Your ticket will be one of an original edition of 600,
1/10th of one artist's image for your seat at a table of ten.
Animation and ticketing project: Kim Abeles / Flash programming: Jody Zellen
|To be honest, at the time I helped initiate this project that became ArtScene in 1982 I would have broken up in laughter if a visitor from the future arrived to inform me that I would still be publishing this visual art digest 25 years later. But such foresight would likely have omitted the various ways that I and my contributors have devised to maintain an expansive and generous spirit. Not to mention the ways in which the art world here has molted and morphed several times over.
But it is ever so that we do not grasp the implications of our actions at the moment of decision. Imagination typically cannot measure up to reality. If the launch of ArtScene Visual Radio last month, and this month’s "ArtScene : 25" event at LACMA demonstrate anything it is that ArtScene is a platform, a kernel of possibility. These things are the product of a pact made with myself 25 years ago that remains thoroughly in effect: ArtScene must not only reflect the standards and principles of art, but live in accordance to them. If risky at times, it is without doubt exhilarating. If we don’t always know where we are going. . .well, that’s the point.
This month we’ll give ourselves and you a party at LACMA, "ArtScene : 25, The Los Angeles Art Awards," that is my personal idea of what an evening of art can be.
The opening panel, in the Bing Theater under Ruth Weisberg’s moderation, is made up of AVR’s four program hosts: Peter Clothier, Marlena Donohue, Hunter Drohojowska-Philp, and Mat Gleason. They will discuss the trajectory of the new digital media on both art coverage and art making.
We will then move to the L.A. Times Central Court, where performance art projects will be the pillar of the evening. Suzanne Lacy has collaborated with Kim Abeles and Jeff Cain to produce a remarkable new performance project, “Swarm,” with a cast of performers that will surprise you. Llyn Foulkes will perform his personal brand of music on the Machine, his instrument/sculpture that is like no other. The Empire of Teeth performance collective will be popping up throughout the evening, sometimes where you might predict, but usually where and how you would not expect.
Dinner is served by the Patina Restaurant Group, one of the great providers of culinary experience, and we have worked with their staff to select a menu that we think is quite extraordinary. We will all sit and enjoy their creative food throughout the festivities, which will be emceed by Richard Montoya of Culture Clash, fresh from the success of their “Water and Power,” recipient of the L.A. Drama Critics Circle Award.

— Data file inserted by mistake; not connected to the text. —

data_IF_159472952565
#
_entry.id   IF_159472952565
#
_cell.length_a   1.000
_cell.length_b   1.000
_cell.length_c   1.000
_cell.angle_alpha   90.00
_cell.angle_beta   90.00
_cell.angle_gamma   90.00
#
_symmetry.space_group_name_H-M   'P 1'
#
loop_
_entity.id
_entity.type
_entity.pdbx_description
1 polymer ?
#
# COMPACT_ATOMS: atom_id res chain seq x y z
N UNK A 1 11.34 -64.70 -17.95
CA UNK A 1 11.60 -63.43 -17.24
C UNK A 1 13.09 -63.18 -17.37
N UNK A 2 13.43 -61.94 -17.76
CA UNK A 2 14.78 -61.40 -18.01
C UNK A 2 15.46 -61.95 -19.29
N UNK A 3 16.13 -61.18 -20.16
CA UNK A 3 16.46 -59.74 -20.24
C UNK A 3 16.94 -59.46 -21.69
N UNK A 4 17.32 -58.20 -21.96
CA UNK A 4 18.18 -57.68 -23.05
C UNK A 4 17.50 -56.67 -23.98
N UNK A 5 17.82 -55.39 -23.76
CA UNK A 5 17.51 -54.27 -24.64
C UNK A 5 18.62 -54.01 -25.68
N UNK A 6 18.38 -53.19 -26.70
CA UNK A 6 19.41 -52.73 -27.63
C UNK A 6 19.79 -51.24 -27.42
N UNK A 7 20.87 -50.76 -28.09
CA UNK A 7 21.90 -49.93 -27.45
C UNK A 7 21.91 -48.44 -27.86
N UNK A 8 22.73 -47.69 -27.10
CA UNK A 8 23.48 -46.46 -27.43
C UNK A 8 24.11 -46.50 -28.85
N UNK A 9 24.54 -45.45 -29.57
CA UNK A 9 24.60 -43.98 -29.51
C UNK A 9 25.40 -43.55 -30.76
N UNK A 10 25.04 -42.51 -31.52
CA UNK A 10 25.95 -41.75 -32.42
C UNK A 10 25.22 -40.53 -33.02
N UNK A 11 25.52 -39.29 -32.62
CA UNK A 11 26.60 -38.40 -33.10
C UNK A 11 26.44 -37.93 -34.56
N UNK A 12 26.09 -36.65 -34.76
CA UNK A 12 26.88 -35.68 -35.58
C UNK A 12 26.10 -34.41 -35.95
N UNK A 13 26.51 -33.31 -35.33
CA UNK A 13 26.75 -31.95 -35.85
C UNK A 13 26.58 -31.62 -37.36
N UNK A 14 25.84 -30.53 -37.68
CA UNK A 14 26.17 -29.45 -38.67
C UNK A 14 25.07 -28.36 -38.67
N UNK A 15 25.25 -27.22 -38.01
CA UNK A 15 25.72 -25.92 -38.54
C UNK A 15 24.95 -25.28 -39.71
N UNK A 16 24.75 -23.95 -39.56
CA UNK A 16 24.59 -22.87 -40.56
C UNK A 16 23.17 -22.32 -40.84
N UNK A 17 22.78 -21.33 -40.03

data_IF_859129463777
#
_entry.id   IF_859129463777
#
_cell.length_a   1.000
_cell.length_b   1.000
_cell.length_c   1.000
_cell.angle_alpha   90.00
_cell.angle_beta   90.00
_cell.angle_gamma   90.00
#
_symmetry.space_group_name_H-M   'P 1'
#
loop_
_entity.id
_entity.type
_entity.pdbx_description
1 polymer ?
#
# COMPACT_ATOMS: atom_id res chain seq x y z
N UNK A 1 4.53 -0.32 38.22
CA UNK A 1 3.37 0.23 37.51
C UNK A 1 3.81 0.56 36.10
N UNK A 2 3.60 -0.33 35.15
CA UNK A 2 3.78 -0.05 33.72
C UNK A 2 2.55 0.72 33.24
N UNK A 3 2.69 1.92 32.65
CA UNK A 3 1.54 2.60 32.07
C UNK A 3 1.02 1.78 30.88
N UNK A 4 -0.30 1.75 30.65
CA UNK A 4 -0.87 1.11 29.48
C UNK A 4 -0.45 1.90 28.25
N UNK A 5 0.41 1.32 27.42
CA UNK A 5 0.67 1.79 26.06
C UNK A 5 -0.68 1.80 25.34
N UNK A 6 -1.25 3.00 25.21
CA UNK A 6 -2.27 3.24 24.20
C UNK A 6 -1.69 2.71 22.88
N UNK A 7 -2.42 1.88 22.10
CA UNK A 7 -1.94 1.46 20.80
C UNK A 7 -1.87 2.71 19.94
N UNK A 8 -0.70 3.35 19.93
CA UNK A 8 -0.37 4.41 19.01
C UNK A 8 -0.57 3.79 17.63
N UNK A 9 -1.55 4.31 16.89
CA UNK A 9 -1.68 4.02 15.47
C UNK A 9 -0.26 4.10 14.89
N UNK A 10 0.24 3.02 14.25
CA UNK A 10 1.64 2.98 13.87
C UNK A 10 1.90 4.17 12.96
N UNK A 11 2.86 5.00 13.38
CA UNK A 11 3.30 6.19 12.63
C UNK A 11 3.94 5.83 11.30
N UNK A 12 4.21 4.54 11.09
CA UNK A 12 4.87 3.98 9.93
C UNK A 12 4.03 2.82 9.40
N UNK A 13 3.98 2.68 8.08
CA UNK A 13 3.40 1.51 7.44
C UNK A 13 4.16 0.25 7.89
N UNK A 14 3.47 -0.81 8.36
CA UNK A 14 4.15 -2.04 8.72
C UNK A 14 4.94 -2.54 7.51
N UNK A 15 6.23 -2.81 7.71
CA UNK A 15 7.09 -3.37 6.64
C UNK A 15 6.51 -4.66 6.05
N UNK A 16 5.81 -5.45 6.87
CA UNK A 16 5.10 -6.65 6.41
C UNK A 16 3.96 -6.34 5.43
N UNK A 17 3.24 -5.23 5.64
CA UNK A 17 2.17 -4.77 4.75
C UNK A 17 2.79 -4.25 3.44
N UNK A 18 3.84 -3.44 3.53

Montoya will introduce the evening’s official hosts and presenters of the Henry Hopkins Awards, named for the greatest museum director, teacher and mentor of his generation. Hopkins and LACMA Director Michael Govan will be introduced before we get to the presentation of the awards by Jackie Goldberg, Peter Goulds, Joni Mitchell, and Adolfo Nodal. Lita Albuquerque has designed a sparkling blue statuette that each recipient will be taking home that night.
These awards may recognize three of L.A.’s top art people, as determined by your votes at artscenecal.com, but if you take a look at your ticket--a special project developed by Kim Abeles--or at the centerpiece at your table you’ll see the real spirit behind this effort: There are many and vastly talented creative people that make L.A.’s art world a major creative force. That it is our good fortune to be a part of that totality is what we are truly going to celebrate on April 18th.
Marking 25 years of providing you with information and opinion about the current art of Southern California can’t help but provoke reflection about who we were at the time we launched compared to what we have become. Being fans of origin stories of all kinds, we naturally took this question to our contributing writers. We asked them: What are your stories, a key personal experience that ignited your engagement with art, that convinced you to immerse yourself in its alchemical brew? What moment of emotional impact, of sudden clarity, of doubt turned to certainty brought you to dedicate yourself to the creative encounter?
Thus Mario Cutajar’s September issue column began a season of reflection that is also one of a new beginning. 25 years of publication means that we have a history to draw on, and relationships with you, our readers to maintain. But it also means that we must continue to look beyond the horizon, to find new ways to allow this vehicle to illuminate the public options for visual art. We do it because we prize the encounter, we are energized by the discussions, and we are endlessly surprised by all of it.
If the personal stories that our contributors are sharing with us give the season its special accent, it is about much more than what they reveal about these special people. It is a reminder that art--beyond the popularity of an artist, the prices at auction, or the hot new gallery district--is fundamentally a private matter. Beyond the vast structure of the art world on which it rests, there is the creative impulse that produces art and the curiosity that drives us to go see it. This is what is substantial, it’s why we are here, and it’s what will always keep us coming back for more.